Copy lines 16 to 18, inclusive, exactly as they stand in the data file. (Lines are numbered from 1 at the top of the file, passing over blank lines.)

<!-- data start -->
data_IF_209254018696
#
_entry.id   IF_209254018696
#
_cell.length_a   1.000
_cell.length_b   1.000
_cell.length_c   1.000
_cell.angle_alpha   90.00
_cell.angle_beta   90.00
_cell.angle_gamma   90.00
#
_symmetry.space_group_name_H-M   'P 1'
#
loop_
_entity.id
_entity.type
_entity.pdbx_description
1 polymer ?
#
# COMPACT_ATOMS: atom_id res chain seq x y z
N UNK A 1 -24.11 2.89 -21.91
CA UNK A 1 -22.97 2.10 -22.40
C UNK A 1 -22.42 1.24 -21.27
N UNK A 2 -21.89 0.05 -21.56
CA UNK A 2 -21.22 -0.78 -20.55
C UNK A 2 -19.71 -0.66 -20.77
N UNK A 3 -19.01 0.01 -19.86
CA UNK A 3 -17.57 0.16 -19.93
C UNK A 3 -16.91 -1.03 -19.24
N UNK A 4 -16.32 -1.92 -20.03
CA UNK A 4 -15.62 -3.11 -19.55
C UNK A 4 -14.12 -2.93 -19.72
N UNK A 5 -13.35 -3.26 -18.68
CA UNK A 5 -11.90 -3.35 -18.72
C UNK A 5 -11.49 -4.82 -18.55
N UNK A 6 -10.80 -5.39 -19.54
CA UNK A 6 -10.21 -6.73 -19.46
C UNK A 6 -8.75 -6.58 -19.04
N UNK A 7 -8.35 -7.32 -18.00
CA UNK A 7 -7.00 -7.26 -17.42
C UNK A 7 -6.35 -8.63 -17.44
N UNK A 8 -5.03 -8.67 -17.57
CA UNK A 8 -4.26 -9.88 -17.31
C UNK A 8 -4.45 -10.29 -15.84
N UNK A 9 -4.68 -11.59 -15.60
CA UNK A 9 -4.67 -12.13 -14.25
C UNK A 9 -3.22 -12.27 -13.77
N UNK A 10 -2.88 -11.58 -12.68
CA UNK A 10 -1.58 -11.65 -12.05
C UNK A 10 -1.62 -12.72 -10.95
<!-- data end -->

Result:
_entity.type
_entity.pdbx_description
1 polymer ?